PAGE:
Scott Tibbs
Published in Hoosier Review, 10-08-2002

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Monroe County politics neither "safe" nor "civil"

Can Monroe County politics be rescued from the incivility, physical intimidation, and terrorism that have characterized local public discourse for the last few years?

Things have seemed to go downhill since January of 2000, when the Earth Liberation front made its presence known locally with the arson of a home under construction near Lake Monroe. Later that year, the ELF would endanger the lives of loggers by spiking trees, cause at least $75,000 worth of damage by sabotaging construction equipment, and attempt to burn down Monroe County Republican Party headquarters in a protest against Interstate 69.

In 2001, several "Critical Mass" activists were arrested after they blocked traffic in downtown Bloomington and one of them assaulted a Bloomington police officer. In June, two individuals (including an IU Religious Studies professor and a current Democratic candidate for County Council) rushed the County Council bench after a bipartisan 5-2 majority voted to grant tax-free binds to a controversial west side apartment complex. In July of 2001, tree-sitters were removed from Browns' Woods, where they were occupying private property in an attempt to stop the complex from being built. Environmental "activists" also damaged the road leading into the woods by creating a man-made roadblock.

This past summer, the Animal Liberation Front set several bombs at a poultry distribution plant and eco-terrorists are suspected in an arson in which local businessman Steve Smith was personally targeted and his home, under construction at Pedigo Bay, was burned to the ground. On August 20th, local activists opposed to building a new-terrain I-69 highway shouted down people speaking in favor of the highway, and former Monroe County Commissioner Kirk White had to be escorted from the building for his own safety after highway opponents approached him and blocked his exit following his remarks in favor of the highway. At the same meeting, IU Law Professor Cathy Crosson launched a profanity-laced tirade against an INDOT official, daring him to have her arrested, when he refused to allow her to bring her sign into the meeting.

Not that these types of tactics are anything new. In October of 1997, environmentalists protesting logging brought a chainsaw into the Bloomington office of U.S. Representative John N. Hostettler and ran it in the doorway, forcing two staffers and an intern to leave the office while the smoke dissipated. In the same week, a protest by Concerned Women for America in Bloomington was met with counter protesters, who took and ripped up CWA signs. One of the protesters screamed "F--- your prayer!" into the ear of a CWA supporter when the prayer to open the event was to begin.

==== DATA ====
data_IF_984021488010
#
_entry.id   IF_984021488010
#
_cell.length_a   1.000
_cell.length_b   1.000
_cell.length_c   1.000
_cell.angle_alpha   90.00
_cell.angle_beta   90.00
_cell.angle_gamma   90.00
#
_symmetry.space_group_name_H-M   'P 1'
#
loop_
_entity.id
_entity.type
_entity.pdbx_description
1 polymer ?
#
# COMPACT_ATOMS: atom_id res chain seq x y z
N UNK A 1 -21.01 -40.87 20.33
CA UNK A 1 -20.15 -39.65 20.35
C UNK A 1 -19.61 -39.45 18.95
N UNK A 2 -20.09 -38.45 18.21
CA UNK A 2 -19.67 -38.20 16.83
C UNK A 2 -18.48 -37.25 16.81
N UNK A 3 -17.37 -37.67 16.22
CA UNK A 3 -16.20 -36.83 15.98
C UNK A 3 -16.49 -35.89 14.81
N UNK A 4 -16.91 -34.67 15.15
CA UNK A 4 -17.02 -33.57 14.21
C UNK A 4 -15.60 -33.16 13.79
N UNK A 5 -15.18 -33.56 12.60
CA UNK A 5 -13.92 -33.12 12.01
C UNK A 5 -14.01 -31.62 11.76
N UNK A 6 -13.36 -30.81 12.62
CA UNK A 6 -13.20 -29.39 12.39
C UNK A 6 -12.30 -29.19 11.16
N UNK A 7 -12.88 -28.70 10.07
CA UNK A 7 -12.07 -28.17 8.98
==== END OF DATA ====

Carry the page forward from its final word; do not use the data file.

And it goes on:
It's clear that the tone of political discourse in Monroe County has damaged the attempt to define Bloomington as a "safe and civil" city, and many residents of Monroe County are growing weary of the tactics of intimidation being used to make political points. When someone who rushes the bench at a public meeting is taken seriously as a candidate, one wonders if those who loudly condemn acts of terrorism can be taken seriously when they make those proclamations. When elected officials downplay the near-riot that took place when the Council voted to approve the Canturbury bonds and defend the participants in that near-riot, one wonders exactly where they draw the line on illegal activity as political activism.

We have yet to see opponents of the I-69 highway make a public denunciation of the tactics that resulted in Kirk White being escorted from a public meeting from his own safety. In fact, some highway opponents have defended the indefensible actions at that meeting, questioning whether White was actually in danger and instead attempting to change the focus to the tactics used by INDOT and law enforcement at the meeting to ensure the situation did not get out of control and become more violent that it was.

This community must make it clear that physical intimidation, borderline terrorism and outright terrorism will not be tolerated in Monroe County. Law enforcement must make every effort to show that such actions will not be tolerated, and must not hesitate to arrest and prosecute those who think intimidation is a legitimate political tool. Monroe County cannot afford to wait any longer to make it clear that we expect more from our public discourse than we have seen recently.